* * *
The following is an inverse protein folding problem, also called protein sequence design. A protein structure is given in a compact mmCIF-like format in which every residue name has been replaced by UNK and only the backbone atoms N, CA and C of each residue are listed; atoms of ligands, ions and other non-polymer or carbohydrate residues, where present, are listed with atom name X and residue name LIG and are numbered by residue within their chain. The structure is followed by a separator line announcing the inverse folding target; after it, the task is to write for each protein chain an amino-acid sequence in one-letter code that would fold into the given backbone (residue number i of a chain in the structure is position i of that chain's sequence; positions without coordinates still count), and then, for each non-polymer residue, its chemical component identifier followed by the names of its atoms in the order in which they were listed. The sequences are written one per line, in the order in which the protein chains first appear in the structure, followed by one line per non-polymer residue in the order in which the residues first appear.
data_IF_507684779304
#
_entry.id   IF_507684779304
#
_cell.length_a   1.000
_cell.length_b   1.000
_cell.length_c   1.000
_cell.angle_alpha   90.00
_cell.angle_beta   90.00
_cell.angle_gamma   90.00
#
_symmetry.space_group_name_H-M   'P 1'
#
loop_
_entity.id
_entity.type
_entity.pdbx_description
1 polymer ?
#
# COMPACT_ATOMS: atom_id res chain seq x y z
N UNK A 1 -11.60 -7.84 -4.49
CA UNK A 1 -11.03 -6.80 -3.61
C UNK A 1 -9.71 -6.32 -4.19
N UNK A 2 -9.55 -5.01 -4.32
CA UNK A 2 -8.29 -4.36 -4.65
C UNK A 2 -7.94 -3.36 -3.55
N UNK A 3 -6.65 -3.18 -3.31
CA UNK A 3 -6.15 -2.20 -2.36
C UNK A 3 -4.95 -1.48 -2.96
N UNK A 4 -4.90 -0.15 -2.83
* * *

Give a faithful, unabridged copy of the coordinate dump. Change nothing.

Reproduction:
The following is an inverse protein folding problem, also called protein sequence design. A protein structure is given in a compact mmCIF-like format in which every residue name has been replaced by UNK and only the backbone atoms N, CA and C of each residue are listed; atoms of ligands, ions and other non-polymer or carbohydrate residues, where present, are listed with atom name X and residue name LIG and are numbered by residue within their chain. The structure is followed by a separator line announcing the inverse folding target; after it, the task is to write for each protein chain an amino-acid sequence in one-letter code that would fold into the given backbone (residue number i of a chain in the structure is position i of that chain's sequence; positions without coordinates still count), and then, for each non-polymer residue, its chemical component identifier followed by the names of its atoms in the order in which they were listed. The sequences are written one per line, in the order in which the protein chains first appear in the structure, followed by one line per non-polymer residue in the order in which the residues first appear.
data_IF_507684779304
#
_entry.id   IF_507684779304
#
_cell.length_a   1.000
_cell.length_b   1.000
_cell.length_c   1.000
_cell.angle_alpha   90.00
_cell.angle_beta   90.00
_cell.angle_gamma   90.00
#
_symmetry.space_group_name_H-M   'P 1'
#
loop_
_entity.id
_entity.type
_entity.pdbx_description
1 polymer ?
#
# COMPACT_ATOMS: atom_id res chain seq x y z
N UNK A 1 -11.60 -7.84 -4.49
CA UNK A 1 -11.03 -6.80 -3.61
C UNK A 1 -9.71 -6.32 -4.19
N UNK A 2 -9.55 -5.01 -4.32
CA UNK A 2 -8.29 -4.36 -4.65
C UNK A 2 -7.94 -3.36 -3.55
N UNK A 3 -6.65 -3.18 -3.31
CA UNK A 3 -6.15 -2.20 -2.36
C UNK A 3 -4.95 -1.48 -2.96
N UNK A 4 -4.90 -0.15 -2.83